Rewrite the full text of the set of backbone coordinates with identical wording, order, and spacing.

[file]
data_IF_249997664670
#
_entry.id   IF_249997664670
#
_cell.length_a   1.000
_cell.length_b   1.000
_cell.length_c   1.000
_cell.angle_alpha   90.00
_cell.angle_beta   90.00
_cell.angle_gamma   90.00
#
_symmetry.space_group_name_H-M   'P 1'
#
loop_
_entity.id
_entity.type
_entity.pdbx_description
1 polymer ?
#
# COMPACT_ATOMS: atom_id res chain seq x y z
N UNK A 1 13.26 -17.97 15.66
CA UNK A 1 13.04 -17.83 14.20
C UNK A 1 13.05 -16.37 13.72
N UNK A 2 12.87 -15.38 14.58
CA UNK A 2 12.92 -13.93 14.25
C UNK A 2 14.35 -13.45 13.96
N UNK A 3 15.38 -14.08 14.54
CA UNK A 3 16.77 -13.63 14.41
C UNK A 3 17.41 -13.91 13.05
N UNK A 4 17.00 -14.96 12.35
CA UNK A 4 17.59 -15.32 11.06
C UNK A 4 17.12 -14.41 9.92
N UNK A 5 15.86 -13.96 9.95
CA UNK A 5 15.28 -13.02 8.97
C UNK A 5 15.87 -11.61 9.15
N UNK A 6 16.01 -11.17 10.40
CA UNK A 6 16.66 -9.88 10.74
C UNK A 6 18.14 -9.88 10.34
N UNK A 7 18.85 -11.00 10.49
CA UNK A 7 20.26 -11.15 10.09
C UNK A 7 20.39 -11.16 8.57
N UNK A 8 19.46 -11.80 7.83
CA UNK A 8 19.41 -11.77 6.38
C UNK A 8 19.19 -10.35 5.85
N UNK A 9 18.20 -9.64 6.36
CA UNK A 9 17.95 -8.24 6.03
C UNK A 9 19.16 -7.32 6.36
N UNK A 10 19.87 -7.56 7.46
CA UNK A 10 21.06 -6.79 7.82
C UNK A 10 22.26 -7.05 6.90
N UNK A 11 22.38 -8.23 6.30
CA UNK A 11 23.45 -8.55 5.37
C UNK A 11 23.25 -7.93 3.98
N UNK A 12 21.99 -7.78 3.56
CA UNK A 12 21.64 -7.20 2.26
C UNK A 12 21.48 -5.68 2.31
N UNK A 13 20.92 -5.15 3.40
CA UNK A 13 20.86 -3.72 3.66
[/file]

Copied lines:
data_IF_249997664670
#
_entry.id   IF_249997664670
#
_cell.length_a   1.000
_cell.length_b   1.000
_cell.length_c   1.000
_cell.angle_alpha   90.00
_cell.angle_beta   90.00
_cell.angle_gamma   90.00
#
_symmetry.space_group_name_H-M   'P 1'
#
loop_
_entity.id
_entity.type
_entity.pdbx_description
1 polymer ?
#
# COMPACT_ATOMS: atom_id res chain seq x y z
N UNK A 1 13.26 -17.97 15.66
CA UNK A 1 13.04 -17.83 14.20
C UNK A 1 13.05 -16.37 13.72
N UNK A 2 12.87 -15.38 14.58
CA UNK A 2 12.92 -13.93 14.25
C UNK A 2 14.35 -13.45 13.96
N UNK A 3 15.38 -14.08 14.54
CA UNK A 3 16.77 -13.63 14.41
C UNK A 3 17.41 -13.91 13.05
N UNK A 4 17.00 -14.96 12.35
CA UNK A 4 17.59 -15.32 11.06
C UNK A 4 17.12 -14.41 9.92
N UNK A 5 15.86 -13.96 9.95
CA UNK A 5 15.28 -13.02 8.97
C UNK A 5 15.87 -11.61 9.15
N UNK A 6 16.01 -11.17 10.40
CA UNK A 6 16.66 -9.88 10.74
C UNK A 6 18.14 -9.88 10.34
N UNK A 7 18.85 -11.00 10.49
CA UNK A 7 20.26 -11.15 10.09
C UNK A 7 20.39 -11.16 8.57
N UNK A 8 19.46 -11.80 7.83
CA UNK A 8 19.41 -11.77 6.38
C UNK A 8 19.19 -10.35 5.85
N UNK A 9 18.20 -9.64 6.36
CA UNK A 9 17.95 -8.24 6.03
C UNK A 9 19.16 -7.32 6.36
N UNK A 10 19.87 -7.56 7.46
CA UNK A 10 21.06 -6.79 7.82
C UNK A 10 22.26 -7.05 6.90
N UNK A 11 22.38 -8.23 6.30
CA UNK A 11 23.45 -8.55 5.37
C UNK A 11 23.25 -7.93 3.98
N UNK A 12 21.99 -7.78 3.56
CA UNK A 12 21.64 -7.20 2.26
C UNK A 12 21.48 -5.68 2.31
N UNK A 13 20.92 -5.15 3.40
CA UNK A 13 20.86 -3.72 3.66